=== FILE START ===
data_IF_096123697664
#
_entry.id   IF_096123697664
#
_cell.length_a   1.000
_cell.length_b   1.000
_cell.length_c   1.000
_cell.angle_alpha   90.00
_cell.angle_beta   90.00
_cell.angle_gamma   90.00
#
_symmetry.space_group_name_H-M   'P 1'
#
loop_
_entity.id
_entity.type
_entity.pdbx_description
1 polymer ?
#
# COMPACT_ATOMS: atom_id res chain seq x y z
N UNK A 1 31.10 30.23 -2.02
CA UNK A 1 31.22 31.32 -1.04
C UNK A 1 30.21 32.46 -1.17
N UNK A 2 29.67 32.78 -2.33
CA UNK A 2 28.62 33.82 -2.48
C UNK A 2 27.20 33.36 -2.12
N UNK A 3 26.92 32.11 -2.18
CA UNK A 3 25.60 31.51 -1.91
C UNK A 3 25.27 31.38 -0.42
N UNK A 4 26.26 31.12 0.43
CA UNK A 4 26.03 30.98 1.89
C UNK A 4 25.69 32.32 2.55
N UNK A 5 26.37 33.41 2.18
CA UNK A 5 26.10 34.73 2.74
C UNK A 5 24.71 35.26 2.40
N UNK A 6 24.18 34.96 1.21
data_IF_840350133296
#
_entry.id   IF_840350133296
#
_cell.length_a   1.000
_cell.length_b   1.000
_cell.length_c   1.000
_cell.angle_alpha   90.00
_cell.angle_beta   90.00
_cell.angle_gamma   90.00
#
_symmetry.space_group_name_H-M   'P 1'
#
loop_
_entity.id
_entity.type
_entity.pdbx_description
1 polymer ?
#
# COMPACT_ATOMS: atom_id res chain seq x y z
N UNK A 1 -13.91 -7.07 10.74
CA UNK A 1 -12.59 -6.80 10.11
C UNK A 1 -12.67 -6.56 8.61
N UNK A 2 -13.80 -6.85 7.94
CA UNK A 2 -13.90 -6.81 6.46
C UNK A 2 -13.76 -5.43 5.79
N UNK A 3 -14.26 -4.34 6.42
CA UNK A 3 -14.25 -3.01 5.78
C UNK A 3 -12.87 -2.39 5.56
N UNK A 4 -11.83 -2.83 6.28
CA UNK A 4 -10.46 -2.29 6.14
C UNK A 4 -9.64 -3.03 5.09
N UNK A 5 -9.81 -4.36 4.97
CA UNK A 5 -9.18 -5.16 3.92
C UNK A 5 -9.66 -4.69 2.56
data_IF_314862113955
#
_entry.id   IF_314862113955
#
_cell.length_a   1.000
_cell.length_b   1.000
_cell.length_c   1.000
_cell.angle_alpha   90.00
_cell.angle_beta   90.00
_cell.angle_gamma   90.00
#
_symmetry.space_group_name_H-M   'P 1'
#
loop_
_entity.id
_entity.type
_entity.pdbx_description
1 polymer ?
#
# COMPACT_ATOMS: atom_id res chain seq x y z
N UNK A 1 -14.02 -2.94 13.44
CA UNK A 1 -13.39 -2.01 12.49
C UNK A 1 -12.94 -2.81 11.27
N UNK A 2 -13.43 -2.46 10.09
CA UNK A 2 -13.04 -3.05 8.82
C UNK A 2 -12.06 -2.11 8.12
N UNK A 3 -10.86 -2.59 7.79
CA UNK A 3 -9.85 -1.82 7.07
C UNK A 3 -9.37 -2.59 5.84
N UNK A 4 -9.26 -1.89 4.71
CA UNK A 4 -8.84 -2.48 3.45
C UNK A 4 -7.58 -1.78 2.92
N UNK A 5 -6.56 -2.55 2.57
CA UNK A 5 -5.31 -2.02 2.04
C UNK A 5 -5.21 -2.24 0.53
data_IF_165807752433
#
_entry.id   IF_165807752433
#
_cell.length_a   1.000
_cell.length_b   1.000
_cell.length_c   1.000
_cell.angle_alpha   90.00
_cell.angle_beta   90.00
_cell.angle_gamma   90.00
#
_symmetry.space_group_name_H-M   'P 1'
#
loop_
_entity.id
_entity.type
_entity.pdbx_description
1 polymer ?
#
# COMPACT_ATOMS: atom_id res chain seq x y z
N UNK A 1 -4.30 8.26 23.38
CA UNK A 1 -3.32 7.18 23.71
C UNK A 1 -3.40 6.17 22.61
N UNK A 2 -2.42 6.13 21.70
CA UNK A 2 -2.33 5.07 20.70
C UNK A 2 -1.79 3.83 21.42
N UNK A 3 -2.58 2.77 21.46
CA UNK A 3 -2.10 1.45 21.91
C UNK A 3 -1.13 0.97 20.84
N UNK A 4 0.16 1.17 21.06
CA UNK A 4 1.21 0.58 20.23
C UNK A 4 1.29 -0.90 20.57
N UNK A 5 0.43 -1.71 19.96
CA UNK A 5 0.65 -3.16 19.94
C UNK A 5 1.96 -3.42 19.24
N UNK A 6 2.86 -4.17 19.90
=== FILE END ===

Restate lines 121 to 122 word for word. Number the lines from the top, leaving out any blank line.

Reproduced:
_entity.id
_entity.type